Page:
I've always thought backs should sit in meaningless games. Just common sense to try to extend their careers and to try to stay free of some of the big hits. That's why you've seen more and more teams go to the two-back system. My whole point about Barber was that since he was incredibly durable and productive at 31, and wouldn't cost you much to have him in camp at 36, why not do it?

INTERESTING QUESTION ABOUT WHO THE LOCKOUT COULD HURT. "Thanks for your insight. Although I hate hearing about the labor dispute, I can't help but wonder who this might impact on the field. For instance, everyone was saying Tim Tebow needs time to develop and learn muscle memory. After watching the documentary about how hard he works, do you think a lockout will provide him time to "catch up"? Who might you see a potential work stoppage also benefiting in terms of player development, coming back from injury, etc? Keep up the good work.''--Andrew, Rockford, Ill.

Thanks for the kind words. Really, all the developmental players will be hurt, as well as players who are rehabbing major injuries (Charles Woodson) and not able to see team medical officials to monitor their progress. I talked to one GM at the combine about a player who was rehabbing a torn ACL, and he said he just had to hope -- this player is not a classic worker bee -- he rehabs the right way. If not, it's going to hurt him whenever players do return to either training camp or games.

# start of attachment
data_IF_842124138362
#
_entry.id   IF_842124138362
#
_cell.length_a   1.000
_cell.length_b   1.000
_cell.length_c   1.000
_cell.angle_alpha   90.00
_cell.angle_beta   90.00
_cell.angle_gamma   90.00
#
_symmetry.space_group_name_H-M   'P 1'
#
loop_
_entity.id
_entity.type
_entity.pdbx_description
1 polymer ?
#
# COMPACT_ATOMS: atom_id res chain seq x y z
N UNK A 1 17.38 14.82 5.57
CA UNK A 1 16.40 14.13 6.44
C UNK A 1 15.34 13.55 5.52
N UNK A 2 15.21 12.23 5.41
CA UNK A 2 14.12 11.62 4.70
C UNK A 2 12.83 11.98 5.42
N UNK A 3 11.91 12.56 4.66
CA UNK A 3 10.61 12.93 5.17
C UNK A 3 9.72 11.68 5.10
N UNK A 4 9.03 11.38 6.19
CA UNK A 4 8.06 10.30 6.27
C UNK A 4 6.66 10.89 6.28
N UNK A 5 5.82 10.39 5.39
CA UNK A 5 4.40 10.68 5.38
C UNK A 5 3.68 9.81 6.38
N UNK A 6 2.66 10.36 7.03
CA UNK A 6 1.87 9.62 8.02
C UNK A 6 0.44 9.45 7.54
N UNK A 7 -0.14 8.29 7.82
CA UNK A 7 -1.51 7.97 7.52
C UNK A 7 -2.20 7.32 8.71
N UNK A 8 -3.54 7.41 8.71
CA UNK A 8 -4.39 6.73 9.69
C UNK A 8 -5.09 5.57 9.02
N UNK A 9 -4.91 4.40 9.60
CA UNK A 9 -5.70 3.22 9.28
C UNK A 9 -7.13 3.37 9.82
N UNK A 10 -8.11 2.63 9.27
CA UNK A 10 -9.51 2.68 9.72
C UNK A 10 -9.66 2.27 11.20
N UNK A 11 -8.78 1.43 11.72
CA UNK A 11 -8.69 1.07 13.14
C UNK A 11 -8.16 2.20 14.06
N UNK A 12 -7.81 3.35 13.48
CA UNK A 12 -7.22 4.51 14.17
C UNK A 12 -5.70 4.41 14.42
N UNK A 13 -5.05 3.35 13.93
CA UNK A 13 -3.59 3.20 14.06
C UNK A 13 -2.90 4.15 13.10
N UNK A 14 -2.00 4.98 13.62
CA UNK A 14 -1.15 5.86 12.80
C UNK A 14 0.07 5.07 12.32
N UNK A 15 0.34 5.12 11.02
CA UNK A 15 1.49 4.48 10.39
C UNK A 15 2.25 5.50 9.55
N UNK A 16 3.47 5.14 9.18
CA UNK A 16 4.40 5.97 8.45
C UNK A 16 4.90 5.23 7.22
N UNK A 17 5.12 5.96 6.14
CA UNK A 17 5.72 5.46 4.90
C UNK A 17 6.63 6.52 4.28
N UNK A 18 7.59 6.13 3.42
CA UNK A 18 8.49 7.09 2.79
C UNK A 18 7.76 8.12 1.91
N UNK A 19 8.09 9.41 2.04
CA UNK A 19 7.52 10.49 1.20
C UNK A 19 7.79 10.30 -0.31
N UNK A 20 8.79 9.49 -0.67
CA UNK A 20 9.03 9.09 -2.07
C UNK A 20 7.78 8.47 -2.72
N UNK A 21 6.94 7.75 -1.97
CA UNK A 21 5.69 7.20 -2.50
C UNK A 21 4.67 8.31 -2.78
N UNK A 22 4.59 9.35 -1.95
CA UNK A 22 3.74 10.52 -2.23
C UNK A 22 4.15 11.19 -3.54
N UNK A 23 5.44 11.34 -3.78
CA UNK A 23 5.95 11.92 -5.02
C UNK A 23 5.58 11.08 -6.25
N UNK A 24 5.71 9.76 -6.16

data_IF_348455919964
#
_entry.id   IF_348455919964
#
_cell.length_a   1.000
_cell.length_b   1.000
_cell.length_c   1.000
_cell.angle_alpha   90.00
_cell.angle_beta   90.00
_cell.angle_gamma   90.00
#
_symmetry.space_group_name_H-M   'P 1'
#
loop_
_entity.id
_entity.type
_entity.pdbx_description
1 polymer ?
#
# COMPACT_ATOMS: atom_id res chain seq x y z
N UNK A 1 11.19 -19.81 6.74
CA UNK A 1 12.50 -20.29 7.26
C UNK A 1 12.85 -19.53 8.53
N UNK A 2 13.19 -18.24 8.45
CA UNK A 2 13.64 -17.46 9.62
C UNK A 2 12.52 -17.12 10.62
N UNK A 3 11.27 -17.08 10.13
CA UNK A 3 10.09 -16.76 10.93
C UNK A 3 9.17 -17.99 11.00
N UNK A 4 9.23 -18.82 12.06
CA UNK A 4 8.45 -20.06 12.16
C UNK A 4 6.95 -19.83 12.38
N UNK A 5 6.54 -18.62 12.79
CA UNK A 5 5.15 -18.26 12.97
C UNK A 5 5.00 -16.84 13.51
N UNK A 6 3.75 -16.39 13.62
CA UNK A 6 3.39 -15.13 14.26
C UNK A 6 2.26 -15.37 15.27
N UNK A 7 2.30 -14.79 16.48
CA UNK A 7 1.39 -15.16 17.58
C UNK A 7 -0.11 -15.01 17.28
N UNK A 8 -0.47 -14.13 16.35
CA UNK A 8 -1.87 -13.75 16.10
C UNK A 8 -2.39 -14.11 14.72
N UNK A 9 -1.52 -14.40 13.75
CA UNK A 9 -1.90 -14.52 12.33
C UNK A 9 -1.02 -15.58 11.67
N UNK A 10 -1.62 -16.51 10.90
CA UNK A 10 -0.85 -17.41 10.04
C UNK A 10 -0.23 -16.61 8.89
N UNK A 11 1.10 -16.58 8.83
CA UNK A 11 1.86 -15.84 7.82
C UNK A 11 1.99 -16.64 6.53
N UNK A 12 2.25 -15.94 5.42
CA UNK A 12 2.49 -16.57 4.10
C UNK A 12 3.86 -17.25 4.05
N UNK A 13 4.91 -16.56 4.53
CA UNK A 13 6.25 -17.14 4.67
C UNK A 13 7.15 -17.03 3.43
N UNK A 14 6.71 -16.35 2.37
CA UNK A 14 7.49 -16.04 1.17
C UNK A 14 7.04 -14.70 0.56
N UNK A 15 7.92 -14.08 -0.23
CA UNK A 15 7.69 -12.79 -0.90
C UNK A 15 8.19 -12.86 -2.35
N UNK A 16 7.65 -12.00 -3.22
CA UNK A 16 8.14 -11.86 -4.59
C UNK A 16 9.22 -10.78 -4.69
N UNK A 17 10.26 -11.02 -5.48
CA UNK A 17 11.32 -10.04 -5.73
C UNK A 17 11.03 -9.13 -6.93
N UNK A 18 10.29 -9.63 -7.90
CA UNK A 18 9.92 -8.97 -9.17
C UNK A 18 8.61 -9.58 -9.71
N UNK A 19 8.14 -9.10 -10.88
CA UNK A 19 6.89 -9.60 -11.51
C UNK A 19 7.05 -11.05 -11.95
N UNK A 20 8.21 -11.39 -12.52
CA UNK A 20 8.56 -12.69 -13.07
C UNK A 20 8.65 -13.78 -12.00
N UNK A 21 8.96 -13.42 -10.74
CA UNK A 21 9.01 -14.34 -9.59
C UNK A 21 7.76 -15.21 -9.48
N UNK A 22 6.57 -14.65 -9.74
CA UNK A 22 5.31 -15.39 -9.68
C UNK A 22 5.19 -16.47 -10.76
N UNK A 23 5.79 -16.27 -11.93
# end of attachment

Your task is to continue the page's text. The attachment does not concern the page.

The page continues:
I AM NOT SURPRISED. "I've been playing cards with the same group of 16 guys once a month for the past three years. We are all avid NFL fans and discuss our teams and the league every game. As luck would have it, we played the day after the talks ended. I wanted to let you know that not one person was on the side of the players. Not that we were pro owners, we were simply just disgusted with the players.

Over the past few years, several of us have been laid off, others have taken reduction in pay. Not once did we demand to see our company's financials. We simply worked harder, either at our current jobs or finding new jobs, to support our families. I doubt it comes to this, but if things get as bad as they were during the strike, you will find me at Fed Ex field every Sunday cheering the replacement players on the Redskins. And I'm a Cowboys fan.''-- Dave, Leesburg, Va.

It won't come to that because the networks learned their lesson in 1987; they won't televise replacement games. But I hear you. You're not alone.